Earthquake insurance comes with all sorts of deductible choices.You can get a deductible as low at 2% or as high as 25%.You don’t necessarily need a 2% deductible. Earthquake insurance is designed to be catastrophic coverage only! It is not intended to pay for the small damage. But remember, this deductible is based on the value of the home, not the amount of damage.
Let’s look at an example.If you have a home valued at $200,000 and there is earthquake damage, here is what you will be paying:
2% deductible - $4,000
5% deductible - $10,000
10% deductible - $20,000
15% deductible - $30,000
Although $20,000 sounds like a lot of money to pay out of pocket, it is nothing compared to the $200,000 you would lose if you did not carry the right coverage.
Why are so many claims being denied?
I have been told by many people that they are not interested in the earthquake because it is a “scam!” “The insurance companies are denying everyone’s claims saying it is ‘earth movement’” one prospect told me. Well, that is true, but it does not mean you should not get coverage.It means that as consumers, it is important for us to have a better understanding of our policy.
As I mentioned in the deductible section, earthquake insurance is catastrophic coverage. The policy is not designed to fix drywall or repair a small crack in the bricks outside the home. It is intended to repair a retaining wall that collapses or a roof that falls in as a direct result of an earthquake.The policies are written to cover damage from a single, sudden, and direct event. Many times, cracks in walls and brick are caused from time and settling. It is very hard to determine if a small crack was directly related to a single, sudden, and direct event or prolonged settling. Many claims are denied as a result. However, when a retaining wall has fallen, or a roof has caved in immediately after an earthquake, a claim becomes much more justifiable.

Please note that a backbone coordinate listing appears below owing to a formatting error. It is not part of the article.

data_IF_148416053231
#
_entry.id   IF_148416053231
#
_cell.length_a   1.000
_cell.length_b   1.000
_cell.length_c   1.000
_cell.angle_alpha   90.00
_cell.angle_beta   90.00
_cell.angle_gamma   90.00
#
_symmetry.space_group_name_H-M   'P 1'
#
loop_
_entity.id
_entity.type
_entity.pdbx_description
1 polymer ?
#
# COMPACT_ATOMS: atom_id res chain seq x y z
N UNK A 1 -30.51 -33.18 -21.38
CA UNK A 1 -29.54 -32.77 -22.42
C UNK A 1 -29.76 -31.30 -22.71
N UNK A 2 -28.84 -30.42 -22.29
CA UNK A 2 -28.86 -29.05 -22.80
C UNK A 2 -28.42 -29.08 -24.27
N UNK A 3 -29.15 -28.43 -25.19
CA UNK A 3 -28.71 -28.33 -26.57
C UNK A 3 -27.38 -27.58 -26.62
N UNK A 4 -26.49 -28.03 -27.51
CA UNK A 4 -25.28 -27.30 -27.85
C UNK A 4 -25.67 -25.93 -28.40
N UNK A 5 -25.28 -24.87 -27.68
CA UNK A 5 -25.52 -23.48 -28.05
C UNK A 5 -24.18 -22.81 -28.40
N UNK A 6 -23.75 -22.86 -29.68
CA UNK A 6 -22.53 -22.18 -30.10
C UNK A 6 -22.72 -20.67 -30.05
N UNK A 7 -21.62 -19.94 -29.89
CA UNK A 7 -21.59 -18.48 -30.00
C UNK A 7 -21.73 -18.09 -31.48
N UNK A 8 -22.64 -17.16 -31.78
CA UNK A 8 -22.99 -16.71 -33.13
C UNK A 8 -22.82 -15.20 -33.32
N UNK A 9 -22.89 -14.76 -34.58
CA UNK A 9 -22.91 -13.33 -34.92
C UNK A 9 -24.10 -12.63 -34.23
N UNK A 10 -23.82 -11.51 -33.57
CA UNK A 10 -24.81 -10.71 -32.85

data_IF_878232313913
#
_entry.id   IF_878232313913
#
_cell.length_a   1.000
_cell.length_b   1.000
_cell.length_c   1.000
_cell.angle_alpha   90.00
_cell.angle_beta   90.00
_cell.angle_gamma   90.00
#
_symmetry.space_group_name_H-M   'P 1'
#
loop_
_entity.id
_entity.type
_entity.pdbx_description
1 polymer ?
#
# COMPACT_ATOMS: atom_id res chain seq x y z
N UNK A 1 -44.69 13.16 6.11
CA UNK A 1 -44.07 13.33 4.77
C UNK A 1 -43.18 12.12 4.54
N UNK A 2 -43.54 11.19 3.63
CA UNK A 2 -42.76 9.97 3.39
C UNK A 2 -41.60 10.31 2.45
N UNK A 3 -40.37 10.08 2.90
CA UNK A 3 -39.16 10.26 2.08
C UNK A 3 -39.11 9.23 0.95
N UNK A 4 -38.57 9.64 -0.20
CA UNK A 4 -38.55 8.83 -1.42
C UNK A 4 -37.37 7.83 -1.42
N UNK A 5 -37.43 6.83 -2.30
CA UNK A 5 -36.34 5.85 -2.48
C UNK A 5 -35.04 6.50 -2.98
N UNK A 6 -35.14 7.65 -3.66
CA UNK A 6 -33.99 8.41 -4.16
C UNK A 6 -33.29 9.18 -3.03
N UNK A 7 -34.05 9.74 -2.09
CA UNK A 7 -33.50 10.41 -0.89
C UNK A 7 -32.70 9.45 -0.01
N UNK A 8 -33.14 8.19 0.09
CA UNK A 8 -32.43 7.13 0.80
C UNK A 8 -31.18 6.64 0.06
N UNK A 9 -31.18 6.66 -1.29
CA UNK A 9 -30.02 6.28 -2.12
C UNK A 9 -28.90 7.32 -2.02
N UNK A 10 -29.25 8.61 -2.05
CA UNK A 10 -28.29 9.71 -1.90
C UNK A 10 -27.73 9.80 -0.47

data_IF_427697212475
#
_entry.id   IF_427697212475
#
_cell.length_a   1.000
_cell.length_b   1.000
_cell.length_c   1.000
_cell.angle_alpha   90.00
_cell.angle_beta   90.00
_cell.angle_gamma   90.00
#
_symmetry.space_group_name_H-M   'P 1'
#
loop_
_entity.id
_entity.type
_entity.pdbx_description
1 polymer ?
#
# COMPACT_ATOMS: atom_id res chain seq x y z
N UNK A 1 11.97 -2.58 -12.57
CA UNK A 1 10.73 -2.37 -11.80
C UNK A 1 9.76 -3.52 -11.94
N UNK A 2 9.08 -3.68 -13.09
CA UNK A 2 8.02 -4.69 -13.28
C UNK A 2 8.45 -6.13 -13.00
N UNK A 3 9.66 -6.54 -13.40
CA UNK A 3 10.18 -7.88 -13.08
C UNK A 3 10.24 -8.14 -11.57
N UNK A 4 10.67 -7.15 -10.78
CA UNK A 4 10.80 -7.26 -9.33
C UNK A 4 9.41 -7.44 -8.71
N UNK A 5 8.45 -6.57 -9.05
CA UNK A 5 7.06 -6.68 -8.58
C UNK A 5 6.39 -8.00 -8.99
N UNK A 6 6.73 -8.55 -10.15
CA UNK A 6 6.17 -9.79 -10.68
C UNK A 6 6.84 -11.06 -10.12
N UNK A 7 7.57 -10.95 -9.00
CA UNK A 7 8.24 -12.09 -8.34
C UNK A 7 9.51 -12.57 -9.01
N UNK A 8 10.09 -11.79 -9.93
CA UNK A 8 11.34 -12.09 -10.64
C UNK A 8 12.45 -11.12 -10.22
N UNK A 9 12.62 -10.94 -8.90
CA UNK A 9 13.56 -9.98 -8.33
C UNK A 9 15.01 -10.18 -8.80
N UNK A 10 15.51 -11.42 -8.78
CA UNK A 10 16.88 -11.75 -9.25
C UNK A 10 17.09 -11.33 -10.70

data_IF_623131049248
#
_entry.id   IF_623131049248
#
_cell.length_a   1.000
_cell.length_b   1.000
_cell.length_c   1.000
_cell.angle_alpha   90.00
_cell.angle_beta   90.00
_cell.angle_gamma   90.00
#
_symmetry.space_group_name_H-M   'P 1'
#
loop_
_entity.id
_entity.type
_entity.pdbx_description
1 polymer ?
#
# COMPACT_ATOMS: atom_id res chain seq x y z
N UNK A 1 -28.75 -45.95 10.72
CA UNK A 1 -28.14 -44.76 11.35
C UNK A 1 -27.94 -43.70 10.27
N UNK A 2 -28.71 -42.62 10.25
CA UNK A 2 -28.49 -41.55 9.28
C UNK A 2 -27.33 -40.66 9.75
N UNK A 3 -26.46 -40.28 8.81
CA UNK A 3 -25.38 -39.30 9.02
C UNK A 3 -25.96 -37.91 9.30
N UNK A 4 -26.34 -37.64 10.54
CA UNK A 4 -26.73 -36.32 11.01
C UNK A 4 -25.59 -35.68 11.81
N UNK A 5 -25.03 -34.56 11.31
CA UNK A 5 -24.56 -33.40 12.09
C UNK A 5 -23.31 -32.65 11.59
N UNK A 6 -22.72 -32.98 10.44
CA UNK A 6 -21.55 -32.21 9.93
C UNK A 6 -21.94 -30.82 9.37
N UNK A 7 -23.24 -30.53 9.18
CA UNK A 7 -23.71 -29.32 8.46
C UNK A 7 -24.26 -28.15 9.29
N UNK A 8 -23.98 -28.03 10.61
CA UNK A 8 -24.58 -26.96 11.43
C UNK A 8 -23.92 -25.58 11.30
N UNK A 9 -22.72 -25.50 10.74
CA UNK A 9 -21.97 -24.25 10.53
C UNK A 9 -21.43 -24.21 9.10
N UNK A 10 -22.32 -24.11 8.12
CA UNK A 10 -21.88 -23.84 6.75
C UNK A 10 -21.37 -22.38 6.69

Is it worth buying?
Earthquake Insurance is worth having if the earthquakes in Oklahoma continue. This is assuming you have purchased it correctly. I don’t necessarily believe that you should go out and purchase the lowest deductible with all the bells and whistles, but you should look at this coverage the same way you look at your home insurance. If you were to be without a home suddenly and you were in the most desperate means, how much would you want your insurance company to pay you?
Maybe you just bought a home and would owe 98% of the home to the bank. Then you would want a 2% deductible.But if your home is almost paid off and you have $30,000 in assets that can go to an emergency, you may be ok with a 25% deductible.Everyone’s situation is different, but I do believe you should have something in place to protect your most expensive and valuable asset.
I hope this article helped answer some of your questions on earthquakes in Oklahoma. I would be happy to speak with you if you have additional questions. Our office does offer homeowners policies with earthquake endorsements as well as standalone policies. Please feel free to contact me if you would like to discuss this topic in more detail or if you would like pricing information on your particular home. Our office number is (405) 708-6645. Thank you for reading!